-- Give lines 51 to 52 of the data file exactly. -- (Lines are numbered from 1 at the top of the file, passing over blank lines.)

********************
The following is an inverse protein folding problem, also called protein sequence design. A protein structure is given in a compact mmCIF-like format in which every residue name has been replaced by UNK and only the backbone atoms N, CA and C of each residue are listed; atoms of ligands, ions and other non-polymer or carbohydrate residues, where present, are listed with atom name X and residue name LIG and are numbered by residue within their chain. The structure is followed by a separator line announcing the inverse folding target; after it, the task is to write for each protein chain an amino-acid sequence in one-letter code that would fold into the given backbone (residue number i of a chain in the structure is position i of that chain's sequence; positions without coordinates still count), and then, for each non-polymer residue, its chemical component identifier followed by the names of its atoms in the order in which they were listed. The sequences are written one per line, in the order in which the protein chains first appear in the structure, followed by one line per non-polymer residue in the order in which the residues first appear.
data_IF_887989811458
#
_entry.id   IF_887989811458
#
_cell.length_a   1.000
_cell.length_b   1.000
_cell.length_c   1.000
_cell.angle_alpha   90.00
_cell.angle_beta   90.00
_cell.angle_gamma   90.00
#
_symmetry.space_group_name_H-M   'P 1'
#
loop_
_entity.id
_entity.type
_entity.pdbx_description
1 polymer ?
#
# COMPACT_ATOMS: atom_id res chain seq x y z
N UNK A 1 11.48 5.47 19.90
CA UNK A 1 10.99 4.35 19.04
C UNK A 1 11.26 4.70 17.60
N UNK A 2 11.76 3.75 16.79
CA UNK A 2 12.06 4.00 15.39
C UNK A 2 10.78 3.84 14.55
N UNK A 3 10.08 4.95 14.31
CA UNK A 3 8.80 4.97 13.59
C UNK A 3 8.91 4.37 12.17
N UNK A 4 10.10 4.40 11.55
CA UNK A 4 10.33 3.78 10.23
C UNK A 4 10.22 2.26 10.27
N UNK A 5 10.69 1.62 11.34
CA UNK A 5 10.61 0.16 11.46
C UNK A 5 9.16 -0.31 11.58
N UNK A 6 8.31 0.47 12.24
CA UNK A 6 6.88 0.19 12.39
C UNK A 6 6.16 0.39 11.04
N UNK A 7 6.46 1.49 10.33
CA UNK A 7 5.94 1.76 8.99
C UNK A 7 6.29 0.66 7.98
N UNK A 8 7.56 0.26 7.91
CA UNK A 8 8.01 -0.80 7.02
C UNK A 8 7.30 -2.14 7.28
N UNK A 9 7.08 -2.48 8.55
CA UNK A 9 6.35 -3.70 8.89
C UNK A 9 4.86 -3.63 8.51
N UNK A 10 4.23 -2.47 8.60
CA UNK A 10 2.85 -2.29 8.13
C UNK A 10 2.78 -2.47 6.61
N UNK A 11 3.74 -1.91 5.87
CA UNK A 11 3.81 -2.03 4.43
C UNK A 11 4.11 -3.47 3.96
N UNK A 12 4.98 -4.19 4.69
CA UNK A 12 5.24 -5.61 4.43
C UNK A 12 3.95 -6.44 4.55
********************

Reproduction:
C UNK A 10 2.78 -2.47 6.61
N UNK A 11 3.74 -1.91 5.87